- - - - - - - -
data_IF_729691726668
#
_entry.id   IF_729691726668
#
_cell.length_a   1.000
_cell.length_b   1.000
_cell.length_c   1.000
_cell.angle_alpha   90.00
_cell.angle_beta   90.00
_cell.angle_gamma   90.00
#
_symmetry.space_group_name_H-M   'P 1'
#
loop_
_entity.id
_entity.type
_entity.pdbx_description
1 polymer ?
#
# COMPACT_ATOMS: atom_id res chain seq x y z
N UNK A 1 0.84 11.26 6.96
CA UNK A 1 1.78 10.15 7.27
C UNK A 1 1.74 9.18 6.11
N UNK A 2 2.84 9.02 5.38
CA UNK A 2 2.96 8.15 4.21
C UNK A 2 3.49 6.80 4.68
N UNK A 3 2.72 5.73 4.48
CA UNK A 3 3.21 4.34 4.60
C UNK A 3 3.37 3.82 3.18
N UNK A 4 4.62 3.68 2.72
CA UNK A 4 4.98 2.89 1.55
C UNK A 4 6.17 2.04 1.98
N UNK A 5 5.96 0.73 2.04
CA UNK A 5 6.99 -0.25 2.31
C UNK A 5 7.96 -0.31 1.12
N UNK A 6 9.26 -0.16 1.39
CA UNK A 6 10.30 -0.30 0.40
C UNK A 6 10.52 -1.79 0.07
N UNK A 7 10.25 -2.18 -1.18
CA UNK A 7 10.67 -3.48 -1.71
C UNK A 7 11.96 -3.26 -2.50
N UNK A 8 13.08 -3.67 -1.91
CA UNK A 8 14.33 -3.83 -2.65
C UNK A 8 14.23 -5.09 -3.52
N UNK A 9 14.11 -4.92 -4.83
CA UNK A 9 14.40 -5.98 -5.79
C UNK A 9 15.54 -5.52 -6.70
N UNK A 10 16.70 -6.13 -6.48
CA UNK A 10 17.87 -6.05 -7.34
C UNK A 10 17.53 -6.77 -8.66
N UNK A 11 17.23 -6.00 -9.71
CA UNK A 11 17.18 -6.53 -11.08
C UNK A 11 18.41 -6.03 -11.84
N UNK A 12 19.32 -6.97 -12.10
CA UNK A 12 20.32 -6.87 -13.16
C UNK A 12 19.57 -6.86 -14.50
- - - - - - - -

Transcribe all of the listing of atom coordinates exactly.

data_IF_729691726668
#
_entry.id   IF_729691726668
#
_cell.length_a   1.000
_cell.length_b   1.000
_cell.length_c   1.000
_cell.angle_alpha   90.00
_cell.angle_beta   90.00
_cell.angle_gamma   90.00
#
_symmetry.space_group_name_H-M   'P 1'
#
loop_
_entity.id
_entity.type
_entity.pdbx_description
1 polymer ?
#
# COMPACT_ATOMS: atom_id res chain seq x y z
N UNK A 1 0.84 11.26 6.96
CA UNK A 1 1.78 10.15 7.27
C UNK A 1 1.74 9.18 6.11
N UNK A 2 2.84 9.02 5.38
CA UNK A 2 2.96 8.15 4.21
C UNK A 2 3.49 6.80 4.68
N UNK A 3 2.72 5.73 4.48
CA UNK A 3 3.21 4.34 4.60
C UNK A 3 3.37 3.82 3.18
N UNK A 4 4.62 3.68 2.72
CA UNK A 4 4.98 2.89 1.55
C UNK A 4 6.17 2.04 1.98
N UNK A 5 5.96 0.73 2.04
CA UNK A 5 6.99 -0.25 2.31
C UNK A 5 7.96 -0.31 1.12
N UNK A 6 9.26 -0.16 1.39
CA UNK A 6 10.30 -0.30 0.40
C UNK A 6 10.52 -1.79 0.07
N UNK A 7 10.25 -2.18 -1.18
CA UNK A 7 10.67 -3.48 -1.71
C UNK A 7 11.96 -3.26 -2.50
N UNK A 8 13.08 -3.67 -1.91
CA UNK A 8 14.33 -3.83 -2.65
C UNK A 8 14.23 -5.09 -3.52
N UNK A 9 14.11 -4.92 -4.83
CA UNK A 9 14.40 -5.98 -5.79
C UNK A 9 15.54 -5.52 -6.70
N UNK A 10 16.70 -6.13 -6.48
CA UNK A 10 17.87 -6.05 -7.34
C UNK A 10 17.53 -6.77 -8.66
N UNK A 11 17.23 -6.00 -9.71
CA UNK A 11 17.18 -6.53 -11.08
C UNK A 11 18.41 -6.03 -11.84
N UNK A 12 19.32 -6.97 -12.10
CA UNK A 12 20.32 -6.87 -13.16
C UNK A 12 19.57 -6.86 -14.50